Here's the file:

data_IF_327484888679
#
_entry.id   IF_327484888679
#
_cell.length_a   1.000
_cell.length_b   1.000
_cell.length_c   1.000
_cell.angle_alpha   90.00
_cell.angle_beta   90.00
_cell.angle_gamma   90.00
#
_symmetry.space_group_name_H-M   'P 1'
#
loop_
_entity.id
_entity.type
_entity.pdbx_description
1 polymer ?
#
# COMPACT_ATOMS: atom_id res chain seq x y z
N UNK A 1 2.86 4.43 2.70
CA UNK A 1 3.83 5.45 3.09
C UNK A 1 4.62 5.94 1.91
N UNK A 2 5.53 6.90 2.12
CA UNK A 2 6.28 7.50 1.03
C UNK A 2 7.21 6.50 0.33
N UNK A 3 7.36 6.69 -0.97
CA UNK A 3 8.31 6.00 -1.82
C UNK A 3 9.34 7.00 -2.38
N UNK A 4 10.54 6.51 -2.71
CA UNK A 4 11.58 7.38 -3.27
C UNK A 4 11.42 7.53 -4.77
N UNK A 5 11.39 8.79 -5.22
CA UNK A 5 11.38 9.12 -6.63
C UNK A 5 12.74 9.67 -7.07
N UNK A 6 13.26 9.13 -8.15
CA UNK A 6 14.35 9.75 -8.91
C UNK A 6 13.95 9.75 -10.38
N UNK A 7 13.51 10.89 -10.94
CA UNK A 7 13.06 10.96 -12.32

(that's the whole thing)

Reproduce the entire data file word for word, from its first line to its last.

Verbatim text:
data_IF_327484888679
#
_entry.id   IF_327484888679
#
_cell.length_a   1.000
_cell.length_b   1.000
_cell.length_c   1.000
_cell.angle_alpha   90.00
_cell.angle_beta   90.00
_cell.angle_gamma   90.00
#
_symmetry.space_group_name_H-M   'P 1'
#
loop_
_entity.id
_entity.type
_entity.pdbx_description
1 polymer ?
#
# COMPACT_ATOMS: atom_id res chain seq x y z
N UNK A 1 2.86 4.43 2.70
CA UNK A 1 3.83 5.45 3.09
C UNK A 1 4.62 5.94 1.91
N UNK A 2 5.53 6.90 2.12
CA UNK A 2 6.28 7.50 1.03
C UNK A 2 7.21 6.50 0.33
N UNK A 3 7.36 6.69 -0.97
CA UNK A 3 8.31 6.00 -1.82
C UNK A 3 9.34 7.00 -2.38
N UNK A 4 10.54 6.51 -2.71
CA UNK A 4 11.58 7.38 -3.27
C UNK A 4 11.42 7.53 -4.77
N UNK A 5 11.39 8.79 -5.22
CA UNK A 5 11.38 9.12 -6.63
C UNK A 5 12.74 9.67 -7.07
N UNK A 6 13.26 9.13 -8.15
CA UNK A 6 14.35 9.75 -8.91
C UNK A 6 13.95 9.75 -10.38
N UNK A 7 13.51 10.89 -10.94
CA UNK A 7 13.06 10.96 -12.32